Freedom of self-discreditation. On Witkacy’s letters to his wife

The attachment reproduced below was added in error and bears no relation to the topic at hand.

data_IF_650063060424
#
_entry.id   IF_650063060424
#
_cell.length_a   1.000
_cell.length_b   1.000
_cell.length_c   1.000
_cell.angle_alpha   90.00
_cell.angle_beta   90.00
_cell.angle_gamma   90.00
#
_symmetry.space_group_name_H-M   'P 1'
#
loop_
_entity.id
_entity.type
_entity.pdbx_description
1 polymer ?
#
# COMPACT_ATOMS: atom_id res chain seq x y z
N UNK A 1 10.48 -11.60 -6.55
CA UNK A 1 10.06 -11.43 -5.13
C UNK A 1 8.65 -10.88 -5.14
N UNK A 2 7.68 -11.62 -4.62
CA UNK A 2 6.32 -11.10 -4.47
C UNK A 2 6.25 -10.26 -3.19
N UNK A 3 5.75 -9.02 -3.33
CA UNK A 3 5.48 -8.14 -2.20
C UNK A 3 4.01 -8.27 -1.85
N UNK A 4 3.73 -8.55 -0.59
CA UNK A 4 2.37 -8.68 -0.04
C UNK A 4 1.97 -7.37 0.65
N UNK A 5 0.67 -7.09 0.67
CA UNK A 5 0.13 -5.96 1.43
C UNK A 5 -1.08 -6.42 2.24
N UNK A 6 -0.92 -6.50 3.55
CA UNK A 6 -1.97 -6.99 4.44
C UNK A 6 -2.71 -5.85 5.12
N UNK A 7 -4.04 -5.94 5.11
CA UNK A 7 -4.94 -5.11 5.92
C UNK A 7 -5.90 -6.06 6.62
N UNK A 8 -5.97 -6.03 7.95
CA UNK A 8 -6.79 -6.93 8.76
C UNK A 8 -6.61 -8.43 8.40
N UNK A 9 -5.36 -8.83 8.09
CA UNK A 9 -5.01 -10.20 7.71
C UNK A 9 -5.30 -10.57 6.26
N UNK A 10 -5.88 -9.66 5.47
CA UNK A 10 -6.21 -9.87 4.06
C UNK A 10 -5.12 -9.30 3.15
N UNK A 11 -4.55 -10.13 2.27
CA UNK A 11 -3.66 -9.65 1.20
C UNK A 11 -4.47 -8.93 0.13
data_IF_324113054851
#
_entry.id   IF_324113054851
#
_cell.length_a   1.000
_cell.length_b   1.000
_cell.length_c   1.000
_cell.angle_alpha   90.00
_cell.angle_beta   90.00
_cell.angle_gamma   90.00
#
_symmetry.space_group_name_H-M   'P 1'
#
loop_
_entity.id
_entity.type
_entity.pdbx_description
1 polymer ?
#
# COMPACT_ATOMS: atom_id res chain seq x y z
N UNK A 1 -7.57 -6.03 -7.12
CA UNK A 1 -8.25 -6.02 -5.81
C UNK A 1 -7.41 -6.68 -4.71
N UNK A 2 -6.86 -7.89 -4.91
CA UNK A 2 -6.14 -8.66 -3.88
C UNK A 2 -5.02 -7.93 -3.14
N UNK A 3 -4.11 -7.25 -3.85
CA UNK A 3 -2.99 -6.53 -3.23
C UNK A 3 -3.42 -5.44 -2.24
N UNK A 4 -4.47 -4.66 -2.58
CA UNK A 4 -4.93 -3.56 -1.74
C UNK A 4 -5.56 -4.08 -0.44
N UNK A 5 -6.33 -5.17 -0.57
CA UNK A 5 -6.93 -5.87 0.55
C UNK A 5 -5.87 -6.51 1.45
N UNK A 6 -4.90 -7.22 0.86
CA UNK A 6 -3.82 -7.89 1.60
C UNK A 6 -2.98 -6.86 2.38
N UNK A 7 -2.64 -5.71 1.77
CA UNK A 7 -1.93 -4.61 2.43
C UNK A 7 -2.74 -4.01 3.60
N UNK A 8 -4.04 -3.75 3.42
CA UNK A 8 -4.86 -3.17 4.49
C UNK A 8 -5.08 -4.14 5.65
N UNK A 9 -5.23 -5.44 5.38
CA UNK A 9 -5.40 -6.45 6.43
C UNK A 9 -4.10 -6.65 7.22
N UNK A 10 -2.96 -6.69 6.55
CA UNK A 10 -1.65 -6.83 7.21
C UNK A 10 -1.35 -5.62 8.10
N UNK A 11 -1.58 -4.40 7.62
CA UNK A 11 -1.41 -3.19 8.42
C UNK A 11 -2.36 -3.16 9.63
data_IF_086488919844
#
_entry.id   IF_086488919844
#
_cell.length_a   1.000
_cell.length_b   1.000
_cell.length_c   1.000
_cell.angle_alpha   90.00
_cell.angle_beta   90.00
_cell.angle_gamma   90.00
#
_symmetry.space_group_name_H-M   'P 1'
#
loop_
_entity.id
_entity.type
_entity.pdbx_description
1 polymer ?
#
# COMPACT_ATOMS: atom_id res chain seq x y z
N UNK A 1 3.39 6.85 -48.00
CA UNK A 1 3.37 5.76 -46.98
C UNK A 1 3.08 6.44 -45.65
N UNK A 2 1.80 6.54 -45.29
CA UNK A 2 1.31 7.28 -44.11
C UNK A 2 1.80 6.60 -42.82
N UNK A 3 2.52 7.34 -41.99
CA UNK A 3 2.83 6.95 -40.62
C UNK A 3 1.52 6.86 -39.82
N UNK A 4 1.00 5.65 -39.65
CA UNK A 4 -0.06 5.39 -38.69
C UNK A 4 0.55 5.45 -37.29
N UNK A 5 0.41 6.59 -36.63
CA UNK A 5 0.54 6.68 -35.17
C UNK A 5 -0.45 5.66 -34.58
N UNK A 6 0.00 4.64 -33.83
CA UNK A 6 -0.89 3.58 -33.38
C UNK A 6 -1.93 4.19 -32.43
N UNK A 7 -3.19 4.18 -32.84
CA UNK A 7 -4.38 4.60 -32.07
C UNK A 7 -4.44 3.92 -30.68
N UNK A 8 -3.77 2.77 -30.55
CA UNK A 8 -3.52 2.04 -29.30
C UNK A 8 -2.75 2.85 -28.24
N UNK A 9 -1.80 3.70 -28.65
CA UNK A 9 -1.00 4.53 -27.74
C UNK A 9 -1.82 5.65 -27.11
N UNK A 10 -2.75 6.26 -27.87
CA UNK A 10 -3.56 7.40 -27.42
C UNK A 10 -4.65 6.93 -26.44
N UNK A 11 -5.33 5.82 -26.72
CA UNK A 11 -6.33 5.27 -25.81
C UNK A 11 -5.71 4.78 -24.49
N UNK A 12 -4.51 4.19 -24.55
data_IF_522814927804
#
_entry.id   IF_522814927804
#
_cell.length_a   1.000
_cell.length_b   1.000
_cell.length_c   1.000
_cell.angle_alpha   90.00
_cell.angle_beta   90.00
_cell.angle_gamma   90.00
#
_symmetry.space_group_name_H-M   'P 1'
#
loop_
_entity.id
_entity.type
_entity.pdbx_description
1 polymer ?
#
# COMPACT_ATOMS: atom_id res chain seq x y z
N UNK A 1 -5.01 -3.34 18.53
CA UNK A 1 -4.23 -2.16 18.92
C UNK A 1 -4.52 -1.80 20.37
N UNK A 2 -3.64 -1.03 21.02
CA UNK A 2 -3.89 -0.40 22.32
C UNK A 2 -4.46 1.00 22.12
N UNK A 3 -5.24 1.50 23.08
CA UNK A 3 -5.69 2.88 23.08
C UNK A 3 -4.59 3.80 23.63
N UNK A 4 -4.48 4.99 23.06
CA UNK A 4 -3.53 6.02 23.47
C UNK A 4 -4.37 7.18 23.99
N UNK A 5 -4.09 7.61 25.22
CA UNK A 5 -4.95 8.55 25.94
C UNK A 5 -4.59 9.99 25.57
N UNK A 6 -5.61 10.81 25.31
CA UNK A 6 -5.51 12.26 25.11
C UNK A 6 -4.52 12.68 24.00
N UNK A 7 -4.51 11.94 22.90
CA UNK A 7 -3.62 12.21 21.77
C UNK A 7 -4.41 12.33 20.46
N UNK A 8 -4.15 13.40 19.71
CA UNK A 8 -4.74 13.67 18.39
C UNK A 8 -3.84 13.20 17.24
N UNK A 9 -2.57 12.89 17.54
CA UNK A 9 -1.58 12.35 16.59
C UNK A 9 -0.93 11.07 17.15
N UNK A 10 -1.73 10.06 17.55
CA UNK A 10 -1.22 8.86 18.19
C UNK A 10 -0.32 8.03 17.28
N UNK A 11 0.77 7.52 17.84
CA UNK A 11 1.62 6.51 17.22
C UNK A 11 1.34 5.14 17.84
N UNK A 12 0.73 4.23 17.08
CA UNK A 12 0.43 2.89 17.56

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„If these letters are to be found by someone after my death, I will be brought into disrepute (…)” – wrote Witkacy to Jadwiga and he reminded his wife of destroying all the letters she receives from him. The question what and why could put the artist in disgrace seems fundamental and not so simple as one could assume. In order to find answer to this question I analyze letters in reference to Witkacy’s theory of Pure Form. According to Marshall Berman, the elements of antimodernity in modernism, i.e. an art which strived for originality and innovation, were of utmost importance because due to them the artist keeps his identity. Witkacy, an artist from the provinces, who wished to become an artist fitting modern West European art, and who tailored his theory of Pure Form to that, did not express his anti-modernist resistance directly. His resistance is visible in creating low, carnal, trivial and autobiographic forms – brought into disrepute from the point of view of modernist art and Witkacy’s own theory. Thus in his letters to his wife, Witkacy found a peculiar area of freedom – freedom of self-discreditation. Although he constantly blamed Jadwiga for lack of interest in philosophy, he was glad to communicate with her via the low art and low carnality.
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